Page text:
U.S. District Judge Amos Mazzant in Sherman, Texas stopped the rule
from taking effect Friday as planned. The decision is a victory for
dialysis providers Fresenius Medical Care, DaVita Inc and U.S. Renal
Care Inc, which filed a lawsuit to block the rule last week.
The order is temporary, preserving the status quo while Mazzant
considers the merits of the lawsuit. Mazzant said the companies had
shown a reasonable probability that they would succeed.
The rule, announced by the U.S. Department of Health and Human
Services on Dec. 14, would require dialysis providers to disclose to
insurers any charitable assistance their patients are receiving for
their care. The providers said insurers would use that information
to refuse coverage to their patients.
Because of the high cost of dialysis, which treats end-stage kidney
disease, many patients receive financial assistance from charities,
most prominently the American Kidney Fund.
Fresenius, DaVita and U.S. Renal Care all donate to AKF, according
to their lawsuit. Fresenius and DaVita both revealed last week that
they had received subpoenas from federal prosecutors about their
ties to the organization.
In announcing its rule, HHS said it believed financial assistance
was being used to steer patients eligible for Medicare or Medicaid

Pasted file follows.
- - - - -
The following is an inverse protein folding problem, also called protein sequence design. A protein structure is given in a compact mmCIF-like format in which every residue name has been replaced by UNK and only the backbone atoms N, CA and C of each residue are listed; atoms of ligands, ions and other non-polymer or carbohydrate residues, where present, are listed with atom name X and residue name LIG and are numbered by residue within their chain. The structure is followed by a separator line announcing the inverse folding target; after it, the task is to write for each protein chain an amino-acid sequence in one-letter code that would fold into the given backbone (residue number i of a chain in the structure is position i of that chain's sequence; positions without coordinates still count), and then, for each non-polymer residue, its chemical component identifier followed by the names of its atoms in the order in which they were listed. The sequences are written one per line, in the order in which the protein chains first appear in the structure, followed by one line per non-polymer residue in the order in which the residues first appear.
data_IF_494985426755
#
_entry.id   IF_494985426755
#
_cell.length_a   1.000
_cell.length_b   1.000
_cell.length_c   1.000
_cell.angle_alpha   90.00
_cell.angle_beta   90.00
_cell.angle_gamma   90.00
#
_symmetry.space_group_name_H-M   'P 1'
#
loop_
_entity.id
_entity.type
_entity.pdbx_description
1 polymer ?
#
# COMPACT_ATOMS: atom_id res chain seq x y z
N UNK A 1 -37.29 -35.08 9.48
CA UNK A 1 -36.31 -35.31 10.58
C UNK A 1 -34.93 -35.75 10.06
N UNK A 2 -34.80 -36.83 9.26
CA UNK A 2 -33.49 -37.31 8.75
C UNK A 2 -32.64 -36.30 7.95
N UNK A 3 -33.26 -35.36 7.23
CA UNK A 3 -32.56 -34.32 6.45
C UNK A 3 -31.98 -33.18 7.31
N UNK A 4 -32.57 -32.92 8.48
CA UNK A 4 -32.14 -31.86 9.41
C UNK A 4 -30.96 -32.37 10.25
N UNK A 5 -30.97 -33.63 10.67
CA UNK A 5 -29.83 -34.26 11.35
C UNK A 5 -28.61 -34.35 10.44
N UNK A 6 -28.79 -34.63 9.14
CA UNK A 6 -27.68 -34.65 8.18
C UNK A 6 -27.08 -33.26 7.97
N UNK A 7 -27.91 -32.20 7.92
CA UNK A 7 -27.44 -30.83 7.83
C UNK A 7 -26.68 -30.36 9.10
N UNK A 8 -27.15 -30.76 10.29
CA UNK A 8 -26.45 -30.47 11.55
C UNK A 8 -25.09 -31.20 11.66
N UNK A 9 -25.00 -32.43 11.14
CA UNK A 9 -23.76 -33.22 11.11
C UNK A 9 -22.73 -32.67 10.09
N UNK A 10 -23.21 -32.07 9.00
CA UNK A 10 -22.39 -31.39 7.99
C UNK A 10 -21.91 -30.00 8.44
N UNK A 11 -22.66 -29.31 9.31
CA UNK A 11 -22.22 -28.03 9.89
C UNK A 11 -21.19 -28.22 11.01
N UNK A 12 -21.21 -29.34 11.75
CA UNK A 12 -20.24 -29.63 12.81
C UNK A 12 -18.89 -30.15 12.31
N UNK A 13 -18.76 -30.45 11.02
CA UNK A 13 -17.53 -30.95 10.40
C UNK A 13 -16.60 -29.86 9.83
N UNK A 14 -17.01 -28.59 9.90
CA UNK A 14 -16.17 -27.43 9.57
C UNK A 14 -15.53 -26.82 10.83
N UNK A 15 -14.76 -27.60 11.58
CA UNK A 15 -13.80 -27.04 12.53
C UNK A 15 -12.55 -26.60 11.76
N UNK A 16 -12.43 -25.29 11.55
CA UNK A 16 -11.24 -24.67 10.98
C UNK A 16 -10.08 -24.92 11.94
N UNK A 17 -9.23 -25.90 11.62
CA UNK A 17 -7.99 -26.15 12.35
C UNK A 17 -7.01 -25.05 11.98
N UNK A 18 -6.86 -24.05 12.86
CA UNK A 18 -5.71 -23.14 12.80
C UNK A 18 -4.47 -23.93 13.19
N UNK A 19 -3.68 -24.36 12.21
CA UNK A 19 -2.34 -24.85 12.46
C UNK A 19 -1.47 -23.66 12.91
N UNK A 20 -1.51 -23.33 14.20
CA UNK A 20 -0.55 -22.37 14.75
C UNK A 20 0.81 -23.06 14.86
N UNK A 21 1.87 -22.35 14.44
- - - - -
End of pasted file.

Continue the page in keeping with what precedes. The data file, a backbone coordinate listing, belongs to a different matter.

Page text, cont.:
to sign up instead for private insurance on the federal Affordable
Care Act's marketplaces, which pays providers more.
Such steering could harm patients by making it harder for them to
get kidney transplants, the ideal treatment in many cases, HHS said.
Charitable non-profits like AKF do not pay for transplants or
post-transplant care, the agency said.
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The agency also said steering could hinder the functioning of the
But the dialysis companies said in their lawsuit that many patients
prefer private insurance because it provides better coverage, and
that the new rule would let insurers discriminate against them.
They said HHS's true motive was not to protect patients, but to
entice insurers to stay on the ACA exchanges, which some have fled
due to rising costs.
The companies said HHS violated federal law by rushing the rule
without a required public notice and comment period so it would take
effect before Republican President-elect Donald Trump, who has
promised to repeal the ACA, takes office.
(Reporting by Brendan Pierson in New York; Editing by Lisa Shumaker)
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